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IMF Shows Africa’s Post COVID-19 Economic Recovery will be Tough

  • The IMF has reversed its projections for Africa’s economy just months after its first prognosis. It estimates that the comic decline this year for the continent will drop by -3.2 per cent.
  • The IMF Directors Abebe Aemro Selassie, explains that this projection captures the true picture of the economic impact of the pandemic in the region.
  • The Director links Africa recovery to how fast the region can check the rising number of the infected.

The COVID-19 pandemic has forced the IMF to reverse its estimate its projections for Africa’s economy just months after its first prognosis.

The IMF now estimates that the economy of the Sub-Saharan Africa region will decline this year by -3.2 per cent, which is 1.6 percentage points more than it said in April.

In several countries, growth is now expected to collapse, particularly those dependent on tourism and resources, such as oil and mineral exporters. Growth is expected to come to a near standstill in more diversified, non-resource based economies.

The IMF Africa Director Abebe Aemro Selassie explains that this projection captures the realities of the economic struggle caused by the pandemic in Africa. “We realized the global economic environment was much weaker than we were expecting and that the periods of lockdowns in some African countries were even longer than we were envisaging.”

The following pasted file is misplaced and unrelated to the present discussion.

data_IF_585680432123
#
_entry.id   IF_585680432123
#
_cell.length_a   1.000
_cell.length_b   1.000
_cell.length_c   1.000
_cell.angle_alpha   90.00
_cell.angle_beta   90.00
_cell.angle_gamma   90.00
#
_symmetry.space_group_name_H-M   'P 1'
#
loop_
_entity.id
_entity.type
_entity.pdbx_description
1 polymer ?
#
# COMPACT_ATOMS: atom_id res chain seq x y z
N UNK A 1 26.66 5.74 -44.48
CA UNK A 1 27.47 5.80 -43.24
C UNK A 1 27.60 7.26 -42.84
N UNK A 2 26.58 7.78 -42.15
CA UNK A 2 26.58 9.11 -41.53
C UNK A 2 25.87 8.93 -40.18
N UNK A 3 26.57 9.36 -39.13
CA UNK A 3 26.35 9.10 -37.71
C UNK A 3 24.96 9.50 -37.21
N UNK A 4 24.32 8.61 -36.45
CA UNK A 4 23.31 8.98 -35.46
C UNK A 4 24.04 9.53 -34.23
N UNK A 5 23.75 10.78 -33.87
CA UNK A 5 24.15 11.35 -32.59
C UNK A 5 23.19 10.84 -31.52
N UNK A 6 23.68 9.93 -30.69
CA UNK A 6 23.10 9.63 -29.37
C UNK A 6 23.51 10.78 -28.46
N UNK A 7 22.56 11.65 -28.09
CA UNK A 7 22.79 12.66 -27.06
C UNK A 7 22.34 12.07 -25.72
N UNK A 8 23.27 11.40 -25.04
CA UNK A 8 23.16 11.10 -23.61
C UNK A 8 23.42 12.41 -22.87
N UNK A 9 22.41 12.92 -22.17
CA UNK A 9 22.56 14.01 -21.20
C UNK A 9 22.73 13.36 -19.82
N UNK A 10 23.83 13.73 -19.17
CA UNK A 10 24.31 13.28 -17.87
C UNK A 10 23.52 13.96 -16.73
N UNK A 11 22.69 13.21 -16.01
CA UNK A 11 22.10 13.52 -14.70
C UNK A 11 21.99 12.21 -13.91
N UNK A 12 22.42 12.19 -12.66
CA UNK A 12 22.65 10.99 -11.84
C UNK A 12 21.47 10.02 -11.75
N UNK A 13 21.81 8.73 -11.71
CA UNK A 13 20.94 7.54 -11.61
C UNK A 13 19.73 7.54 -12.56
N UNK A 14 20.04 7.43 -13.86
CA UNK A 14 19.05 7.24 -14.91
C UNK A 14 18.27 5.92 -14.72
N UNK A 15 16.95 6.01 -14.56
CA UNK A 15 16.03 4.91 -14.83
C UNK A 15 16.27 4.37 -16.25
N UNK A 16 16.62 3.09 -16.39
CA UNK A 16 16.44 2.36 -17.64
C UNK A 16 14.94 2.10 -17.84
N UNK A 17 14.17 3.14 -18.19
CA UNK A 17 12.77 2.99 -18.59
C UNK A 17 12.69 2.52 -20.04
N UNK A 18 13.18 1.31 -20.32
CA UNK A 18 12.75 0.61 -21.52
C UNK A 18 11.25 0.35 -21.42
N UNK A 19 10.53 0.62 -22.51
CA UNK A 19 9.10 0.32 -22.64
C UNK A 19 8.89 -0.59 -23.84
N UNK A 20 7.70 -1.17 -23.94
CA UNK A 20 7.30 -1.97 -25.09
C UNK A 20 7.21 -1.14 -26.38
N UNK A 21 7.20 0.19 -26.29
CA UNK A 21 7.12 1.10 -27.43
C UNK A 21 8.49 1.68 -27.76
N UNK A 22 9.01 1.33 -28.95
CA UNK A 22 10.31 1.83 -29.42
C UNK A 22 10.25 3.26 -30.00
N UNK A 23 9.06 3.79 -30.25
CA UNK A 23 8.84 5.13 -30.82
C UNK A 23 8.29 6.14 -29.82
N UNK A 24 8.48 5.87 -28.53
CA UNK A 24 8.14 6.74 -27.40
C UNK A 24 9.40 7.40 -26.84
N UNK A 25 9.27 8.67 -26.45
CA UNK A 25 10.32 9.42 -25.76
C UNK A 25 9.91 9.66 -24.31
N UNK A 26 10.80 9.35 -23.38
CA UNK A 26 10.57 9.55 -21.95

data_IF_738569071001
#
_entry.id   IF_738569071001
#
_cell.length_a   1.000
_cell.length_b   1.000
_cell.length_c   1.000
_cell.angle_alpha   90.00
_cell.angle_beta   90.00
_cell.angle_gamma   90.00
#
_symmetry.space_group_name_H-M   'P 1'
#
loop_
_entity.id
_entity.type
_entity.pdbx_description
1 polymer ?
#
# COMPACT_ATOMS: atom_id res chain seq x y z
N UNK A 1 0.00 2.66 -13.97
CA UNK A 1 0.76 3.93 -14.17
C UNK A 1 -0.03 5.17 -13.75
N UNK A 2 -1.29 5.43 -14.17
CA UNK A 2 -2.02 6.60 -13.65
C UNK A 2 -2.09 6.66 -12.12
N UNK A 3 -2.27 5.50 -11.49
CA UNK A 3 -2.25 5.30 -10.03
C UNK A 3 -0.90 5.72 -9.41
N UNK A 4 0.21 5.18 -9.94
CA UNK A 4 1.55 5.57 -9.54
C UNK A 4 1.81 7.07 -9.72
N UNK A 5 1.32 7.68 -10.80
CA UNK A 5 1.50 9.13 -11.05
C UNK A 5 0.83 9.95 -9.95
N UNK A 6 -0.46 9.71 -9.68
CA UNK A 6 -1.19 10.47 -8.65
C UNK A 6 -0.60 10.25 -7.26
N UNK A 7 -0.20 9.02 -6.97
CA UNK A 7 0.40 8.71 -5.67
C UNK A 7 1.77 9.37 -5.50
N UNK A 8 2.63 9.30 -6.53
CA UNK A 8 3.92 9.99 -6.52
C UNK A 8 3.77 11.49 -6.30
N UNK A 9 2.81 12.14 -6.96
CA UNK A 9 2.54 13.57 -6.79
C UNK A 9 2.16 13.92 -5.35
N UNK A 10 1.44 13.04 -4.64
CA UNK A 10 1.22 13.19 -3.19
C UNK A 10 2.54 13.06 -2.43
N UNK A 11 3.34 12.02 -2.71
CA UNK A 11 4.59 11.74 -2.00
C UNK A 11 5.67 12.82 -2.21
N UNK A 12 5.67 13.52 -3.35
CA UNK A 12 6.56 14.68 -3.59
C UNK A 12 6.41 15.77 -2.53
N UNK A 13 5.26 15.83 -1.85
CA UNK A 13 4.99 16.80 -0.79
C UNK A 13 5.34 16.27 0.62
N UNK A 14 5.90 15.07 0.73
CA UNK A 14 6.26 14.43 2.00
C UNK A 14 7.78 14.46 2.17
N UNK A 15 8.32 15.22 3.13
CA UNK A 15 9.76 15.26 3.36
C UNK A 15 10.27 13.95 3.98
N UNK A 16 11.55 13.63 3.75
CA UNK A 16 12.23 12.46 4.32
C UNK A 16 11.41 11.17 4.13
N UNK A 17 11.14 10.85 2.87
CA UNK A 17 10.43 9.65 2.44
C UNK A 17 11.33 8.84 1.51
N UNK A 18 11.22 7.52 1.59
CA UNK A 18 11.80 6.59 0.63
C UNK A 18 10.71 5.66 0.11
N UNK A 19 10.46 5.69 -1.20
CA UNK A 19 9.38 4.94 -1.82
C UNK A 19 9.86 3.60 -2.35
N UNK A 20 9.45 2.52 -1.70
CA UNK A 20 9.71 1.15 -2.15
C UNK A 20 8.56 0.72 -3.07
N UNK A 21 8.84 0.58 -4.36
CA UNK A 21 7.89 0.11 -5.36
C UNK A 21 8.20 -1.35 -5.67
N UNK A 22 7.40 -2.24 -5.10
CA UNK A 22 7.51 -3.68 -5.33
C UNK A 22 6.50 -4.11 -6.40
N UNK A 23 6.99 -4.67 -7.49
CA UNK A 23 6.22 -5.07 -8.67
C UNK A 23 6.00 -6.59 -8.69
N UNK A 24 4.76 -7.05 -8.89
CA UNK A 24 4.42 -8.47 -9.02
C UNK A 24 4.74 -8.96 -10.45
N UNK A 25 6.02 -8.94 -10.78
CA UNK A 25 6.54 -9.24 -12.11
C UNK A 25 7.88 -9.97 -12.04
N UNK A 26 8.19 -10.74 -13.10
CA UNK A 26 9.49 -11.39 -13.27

READ ALSO: IMF Says Nigeria’s Foreign Investments to Crash by $11.4 billion in 2020

While the growth projection of Sub-Saharan Africa does not look good, a key long-term concern is how real per capita GDP in the region is expected to contract by as much as -5.4% this year. The IMF says this would put the per capita GDP 7 percentage points below last October ‘s estimated level. In reality, it could effectively wipe out nearly 10 years of progress toward poverty reduction in the region.

Growth in Sub-Saharan Africa is expected to slowly recover if the pandemic slows in the second half of 2020 with the IMF predicting a return to growth of 3.4 per cent next year — it had previously predicted growth of 4 per cent. Some of the reasons for the stalled growth of Africa than the 5.4 per cent global 2021 projection is that sub-Saharan African countries have fewer and smaller policy choices than better-developed economies. That is why Angola, Nigeria and South Africa’s largest economies won’t see real GDP growth returning to pre-crisis levels until 2023 or 2024.

The hurdle for the IMF and other economic forecasters is that it is very difficult to say the pandemic will be under control any time soon, especially in Africa, with any level of confidence.A common feature across several African countries is that the Covid-19 case numbers have accelerated even as they’ve eased lockdowns.  In Africa, the figures are still fairly low — less on a “per million” basis than in Europe and Latin America, but higher than in Asia.

While the economic crisis in Africa is often said to be worse than the pandemic health crisis, the IMF Director calls it a false dichotomy. “If you don’t have the disease under control you’re not going to have an economic recovery, it’s not going to be durable.”

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